Some advertisers have even romanticized the era previously frowned upon by the majority of society. Geico recently launched an advertising campaign with a tongue-in-cheek message, ‘Survive the 60s?’ This ad and others are a throwback to the so-called hippie generation. While some may deem the messages as controversial, they are nevertheless highly relevant to the target audience and as such, much more likely to be provide sales dividends.
Ruppies seek comfort in the form of safety, guarantees and experience. As a result, organizations should consider incorporating better warranty information, company history and financial prowess into marketing messages.
Boomers in Favor of Aging-in-Place
For those who can afford to maintain their current standard of living in their existing homes, staying in place is a no-brainer. After all, they already have attachments to the community around them after years of residing in the same community.
Since the boomer generation is considered more active, wealthy and educated than generations of years past, concerns of limited mobility are sparse. Independent living is more attainable and for a longer period of time. However, succumbing to a homebound lifestyle is more accommodating than ever.
For retirees who opt to stay at home and age in place, consider how companies such as Home Instead Senior Care provide much needed assistance. The Omaha-based company provides shopping, cooking and cleaning services for seniors and has expanded from 228 to 533 franchises in the U.S. since 2000.
Everyday living can be enhanced with the addition of universal design features offered in new construction and remodeling. First introduced by architect Ronald Mace, universal design improves the safety and utility of homes. In the 1970s, Mace and other architects developed seven universal design principles. The fundamentals include equitable use, flexibility; simple and intuitive, perceptible information, tolerance for error, low physical effort as well as size and space for approach and use.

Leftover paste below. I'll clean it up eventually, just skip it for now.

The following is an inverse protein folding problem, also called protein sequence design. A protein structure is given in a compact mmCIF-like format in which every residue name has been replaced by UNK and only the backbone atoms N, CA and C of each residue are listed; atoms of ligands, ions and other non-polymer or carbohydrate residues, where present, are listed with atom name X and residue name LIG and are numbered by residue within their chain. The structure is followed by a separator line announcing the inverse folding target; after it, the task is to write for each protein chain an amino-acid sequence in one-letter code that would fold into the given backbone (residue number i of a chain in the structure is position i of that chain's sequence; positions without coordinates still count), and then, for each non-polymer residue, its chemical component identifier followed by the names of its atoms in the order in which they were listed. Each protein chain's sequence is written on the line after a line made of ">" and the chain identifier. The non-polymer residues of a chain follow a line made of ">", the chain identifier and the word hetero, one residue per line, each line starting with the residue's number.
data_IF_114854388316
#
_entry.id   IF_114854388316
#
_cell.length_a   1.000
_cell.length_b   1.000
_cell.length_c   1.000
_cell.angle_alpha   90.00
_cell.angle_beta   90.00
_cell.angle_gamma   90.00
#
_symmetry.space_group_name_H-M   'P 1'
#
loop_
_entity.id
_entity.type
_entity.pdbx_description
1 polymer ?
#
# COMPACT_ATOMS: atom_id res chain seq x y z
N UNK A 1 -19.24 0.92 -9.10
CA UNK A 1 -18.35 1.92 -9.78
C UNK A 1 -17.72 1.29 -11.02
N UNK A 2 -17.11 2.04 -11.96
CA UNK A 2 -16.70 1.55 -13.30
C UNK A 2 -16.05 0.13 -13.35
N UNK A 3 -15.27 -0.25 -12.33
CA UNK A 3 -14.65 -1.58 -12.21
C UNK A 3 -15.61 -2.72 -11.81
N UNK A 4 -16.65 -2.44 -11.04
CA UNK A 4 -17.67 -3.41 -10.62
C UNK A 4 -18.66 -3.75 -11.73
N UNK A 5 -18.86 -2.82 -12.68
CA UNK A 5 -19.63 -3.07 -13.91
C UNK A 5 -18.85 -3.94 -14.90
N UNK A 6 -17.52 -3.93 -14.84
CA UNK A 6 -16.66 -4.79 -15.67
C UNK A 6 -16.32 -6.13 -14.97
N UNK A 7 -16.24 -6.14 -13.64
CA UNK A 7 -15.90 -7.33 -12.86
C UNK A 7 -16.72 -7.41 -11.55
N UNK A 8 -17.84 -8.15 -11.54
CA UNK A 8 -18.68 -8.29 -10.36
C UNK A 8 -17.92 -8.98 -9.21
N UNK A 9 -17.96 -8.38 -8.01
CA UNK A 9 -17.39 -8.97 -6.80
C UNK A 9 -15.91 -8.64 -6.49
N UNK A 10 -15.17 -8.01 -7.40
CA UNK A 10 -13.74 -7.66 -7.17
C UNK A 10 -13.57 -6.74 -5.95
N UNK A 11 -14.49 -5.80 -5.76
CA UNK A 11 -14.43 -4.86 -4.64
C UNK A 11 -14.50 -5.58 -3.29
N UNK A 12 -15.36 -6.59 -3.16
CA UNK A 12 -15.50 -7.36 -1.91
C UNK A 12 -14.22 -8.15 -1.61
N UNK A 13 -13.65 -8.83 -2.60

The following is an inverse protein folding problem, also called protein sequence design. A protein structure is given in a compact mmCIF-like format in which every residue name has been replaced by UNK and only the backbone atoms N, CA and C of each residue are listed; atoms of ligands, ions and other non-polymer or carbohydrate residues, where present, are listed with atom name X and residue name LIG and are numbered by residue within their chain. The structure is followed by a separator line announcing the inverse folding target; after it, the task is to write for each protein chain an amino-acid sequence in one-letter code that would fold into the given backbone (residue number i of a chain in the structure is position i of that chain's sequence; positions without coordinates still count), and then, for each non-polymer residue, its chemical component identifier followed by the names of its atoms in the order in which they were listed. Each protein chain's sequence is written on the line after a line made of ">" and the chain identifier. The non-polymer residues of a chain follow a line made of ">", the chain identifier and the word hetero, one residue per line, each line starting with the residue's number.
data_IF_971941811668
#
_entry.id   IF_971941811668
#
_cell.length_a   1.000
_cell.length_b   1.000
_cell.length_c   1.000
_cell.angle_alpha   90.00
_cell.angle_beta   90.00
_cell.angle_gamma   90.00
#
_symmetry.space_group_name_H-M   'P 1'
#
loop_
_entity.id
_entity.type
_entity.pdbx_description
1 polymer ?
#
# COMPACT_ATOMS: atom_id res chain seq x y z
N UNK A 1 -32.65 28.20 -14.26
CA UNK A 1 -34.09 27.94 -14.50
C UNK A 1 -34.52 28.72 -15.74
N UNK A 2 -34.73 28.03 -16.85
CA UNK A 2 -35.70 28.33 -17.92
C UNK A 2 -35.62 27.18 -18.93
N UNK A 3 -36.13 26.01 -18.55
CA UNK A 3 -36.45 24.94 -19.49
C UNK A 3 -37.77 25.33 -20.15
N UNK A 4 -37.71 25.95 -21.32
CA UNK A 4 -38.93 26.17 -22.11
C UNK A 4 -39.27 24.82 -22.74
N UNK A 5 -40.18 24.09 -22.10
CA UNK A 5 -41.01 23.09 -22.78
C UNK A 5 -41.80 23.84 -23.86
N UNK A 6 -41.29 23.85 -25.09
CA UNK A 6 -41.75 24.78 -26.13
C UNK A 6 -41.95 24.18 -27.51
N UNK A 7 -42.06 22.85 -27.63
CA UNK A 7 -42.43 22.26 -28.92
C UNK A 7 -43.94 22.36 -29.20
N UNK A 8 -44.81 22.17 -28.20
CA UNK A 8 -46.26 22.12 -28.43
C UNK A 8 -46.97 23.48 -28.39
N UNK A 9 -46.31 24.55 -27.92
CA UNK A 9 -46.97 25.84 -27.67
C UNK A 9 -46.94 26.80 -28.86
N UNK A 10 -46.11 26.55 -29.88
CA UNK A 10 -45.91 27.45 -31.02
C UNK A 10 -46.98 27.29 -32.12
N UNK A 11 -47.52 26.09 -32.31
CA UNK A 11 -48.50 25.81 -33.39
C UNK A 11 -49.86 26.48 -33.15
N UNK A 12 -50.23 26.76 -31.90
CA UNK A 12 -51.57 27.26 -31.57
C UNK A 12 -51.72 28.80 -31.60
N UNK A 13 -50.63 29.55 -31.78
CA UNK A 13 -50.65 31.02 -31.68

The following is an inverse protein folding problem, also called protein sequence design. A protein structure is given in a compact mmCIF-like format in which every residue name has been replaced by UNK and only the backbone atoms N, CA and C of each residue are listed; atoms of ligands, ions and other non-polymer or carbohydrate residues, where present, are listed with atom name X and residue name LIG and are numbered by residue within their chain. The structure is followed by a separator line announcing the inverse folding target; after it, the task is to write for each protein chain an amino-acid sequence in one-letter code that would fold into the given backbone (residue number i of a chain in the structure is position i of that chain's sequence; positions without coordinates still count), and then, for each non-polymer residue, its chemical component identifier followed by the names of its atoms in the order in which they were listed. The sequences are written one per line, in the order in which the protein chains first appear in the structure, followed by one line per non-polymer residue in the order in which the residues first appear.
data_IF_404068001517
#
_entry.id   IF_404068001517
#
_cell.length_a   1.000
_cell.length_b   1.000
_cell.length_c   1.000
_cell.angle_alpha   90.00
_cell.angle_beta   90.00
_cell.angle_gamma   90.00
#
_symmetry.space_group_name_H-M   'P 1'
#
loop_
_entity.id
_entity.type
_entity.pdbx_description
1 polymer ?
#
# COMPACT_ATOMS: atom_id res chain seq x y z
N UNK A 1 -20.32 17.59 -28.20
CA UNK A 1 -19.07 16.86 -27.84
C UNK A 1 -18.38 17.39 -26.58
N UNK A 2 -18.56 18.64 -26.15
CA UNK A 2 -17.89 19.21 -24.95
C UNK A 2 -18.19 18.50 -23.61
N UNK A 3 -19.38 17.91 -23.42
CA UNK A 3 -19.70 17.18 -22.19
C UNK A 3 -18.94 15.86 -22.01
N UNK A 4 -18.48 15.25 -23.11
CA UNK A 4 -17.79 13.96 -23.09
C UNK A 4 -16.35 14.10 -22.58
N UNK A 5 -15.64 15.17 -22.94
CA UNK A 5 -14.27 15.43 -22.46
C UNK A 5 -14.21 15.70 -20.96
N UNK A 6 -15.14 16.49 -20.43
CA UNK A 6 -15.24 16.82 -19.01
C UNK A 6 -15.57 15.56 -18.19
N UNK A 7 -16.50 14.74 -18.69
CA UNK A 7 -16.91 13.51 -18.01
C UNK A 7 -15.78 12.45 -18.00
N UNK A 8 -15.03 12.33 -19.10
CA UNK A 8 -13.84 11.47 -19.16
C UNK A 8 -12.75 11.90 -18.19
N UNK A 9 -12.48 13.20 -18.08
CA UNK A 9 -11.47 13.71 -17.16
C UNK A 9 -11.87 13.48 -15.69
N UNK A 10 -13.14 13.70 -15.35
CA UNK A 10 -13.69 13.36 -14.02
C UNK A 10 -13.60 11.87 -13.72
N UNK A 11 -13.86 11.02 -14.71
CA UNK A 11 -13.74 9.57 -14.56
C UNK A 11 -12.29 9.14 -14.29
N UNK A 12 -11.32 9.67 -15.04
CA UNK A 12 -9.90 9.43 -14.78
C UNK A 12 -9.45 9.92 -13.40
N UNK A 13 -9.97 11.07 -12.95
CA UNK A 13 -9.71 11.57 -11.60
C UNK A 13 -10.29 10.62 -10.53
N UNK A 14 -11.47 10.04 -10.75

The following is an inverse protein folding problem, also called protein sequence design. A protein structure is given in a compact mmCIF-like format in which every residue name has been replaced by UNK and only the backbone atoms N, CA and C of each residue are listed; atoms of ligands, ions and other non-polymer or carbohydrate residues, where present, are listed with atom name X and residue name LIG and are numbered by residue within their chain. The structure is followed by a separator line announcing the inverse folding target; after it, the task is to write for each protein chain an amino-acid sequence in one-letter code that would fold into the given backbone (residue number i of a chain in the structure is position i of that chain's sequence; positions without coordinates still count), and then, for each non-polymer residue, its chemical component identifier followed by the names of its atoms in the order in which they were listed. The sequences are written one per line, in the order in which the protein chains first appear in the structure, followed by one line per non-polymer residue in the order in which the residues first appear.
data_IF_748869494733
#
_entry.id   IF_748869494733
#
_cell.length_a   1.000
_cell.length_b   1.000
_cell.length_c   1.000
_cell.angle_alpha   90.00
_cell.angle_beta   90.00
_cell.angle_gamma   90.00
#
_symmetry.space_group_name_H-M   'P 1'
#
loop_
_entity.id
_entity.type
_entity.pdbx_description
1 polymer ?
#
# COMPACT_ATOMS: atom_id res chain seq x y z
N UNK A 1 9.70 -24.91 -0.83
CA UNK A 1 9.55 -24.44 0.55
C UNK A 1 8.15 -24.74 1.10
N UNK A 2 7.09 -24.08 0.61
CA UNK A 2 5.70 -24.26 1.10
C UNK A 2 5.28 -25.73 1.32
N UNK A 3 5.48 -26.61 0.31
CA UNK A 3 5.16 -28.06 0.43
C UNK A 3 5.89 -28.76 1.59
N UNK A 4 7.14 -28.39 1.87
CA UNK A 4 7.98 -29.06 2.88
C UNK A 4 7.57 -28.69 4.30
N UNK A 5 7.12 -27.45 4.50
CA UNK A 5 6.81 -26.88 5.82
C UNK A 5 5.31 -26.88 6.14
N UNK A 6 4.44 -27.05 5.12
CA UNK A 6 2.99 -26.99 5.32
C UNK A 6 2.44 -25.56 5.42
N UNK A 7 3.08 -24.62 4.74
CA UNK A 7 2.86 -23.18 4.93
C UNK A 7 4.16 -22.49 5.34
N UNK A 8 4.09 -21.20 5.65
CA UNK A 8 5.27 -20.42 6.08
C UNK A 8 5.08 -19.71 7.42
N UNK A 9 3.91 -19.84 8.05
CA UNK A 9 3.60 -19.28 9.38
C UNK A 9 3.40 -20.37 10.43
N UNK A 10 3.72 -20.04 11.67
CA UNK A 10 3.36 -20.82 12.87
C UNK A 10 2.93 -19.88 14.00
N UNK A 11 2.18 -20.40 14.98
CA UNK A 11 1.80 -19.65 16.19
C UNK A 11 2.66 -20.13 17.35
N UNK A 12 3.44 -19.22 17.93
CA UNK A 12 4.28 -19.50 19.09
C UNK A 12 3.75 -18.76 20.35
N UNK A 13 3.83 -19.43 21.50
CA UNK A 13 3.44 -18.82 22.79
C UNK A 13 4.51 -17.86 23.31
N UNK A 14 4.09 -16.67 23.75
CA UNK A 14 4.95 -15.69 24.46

Universal design appeals to a large cross-section of age groups and compensates for reduced strength, mobility and agility, while aiding in balance and coordination. Handrails, enhanced lighting, wider doorways, levered handles, low-pile carpeting, stepless entry thresholds and other features are all designed to accommodate retirees who wish to live independently.
The movement toward universal design is steadily gaining momentum as evidenced by the NAHB’s new Certified Aging in Place, or CAPS certification. This trend will continue to be at the forefront of home design for years to come.
Home Products for the “Near Retirement Age” Population
Whether a boomer resides in the gentle pulse of a single family home or a ruppie lives in the heart of downtown, the 50-plus population can agree on one thing – the desire for enhanced amenities in their kitchens and baths.
Beginning with the kitchen, Ruppie and Boomer consumers look for adjustable countertops that offer added flexibility and convenience, pull-down shelving for enhanced access, natural flooring that reduces back and foot strain, under-cabinet task lighting and elevated dishwashers.
For the bathroom, motion sensory faucets, grab bars in the shower, bath and shower seating, lever handles smooth countertop edges, as well as higher placed sinks, vanities and toilets that offer superior ease and comfort…all attract this demographic. Whether remodeling their suburban home or in-town condo purchase, boomers and ruppies alike are looking for universal design and product options that provide ease of living with a special emphasis on quality and individual style.
Home is Where You Make It
For both traditional Baby Boomers and Ruppies, it’s not where they live that matters, but instead…how they live. Some people achieve the highest quality of life in large, metropolitan cities, while others prefer the tranquility of traditional retirement communities. Some will remain engaged in the world around them and some will happily relinquish added responsibilities.
Progressive advertisers and marketers need to offer alternatives to the narrow mindset that currently reflects society’s attitudes toward aging. To combat the negativity associated with aging, offer a fresh take that consumers haven’t seen. As the connection between age and retirement becomes increasingly vague, society at large will continue to turn to popular culture and media to redefine aging.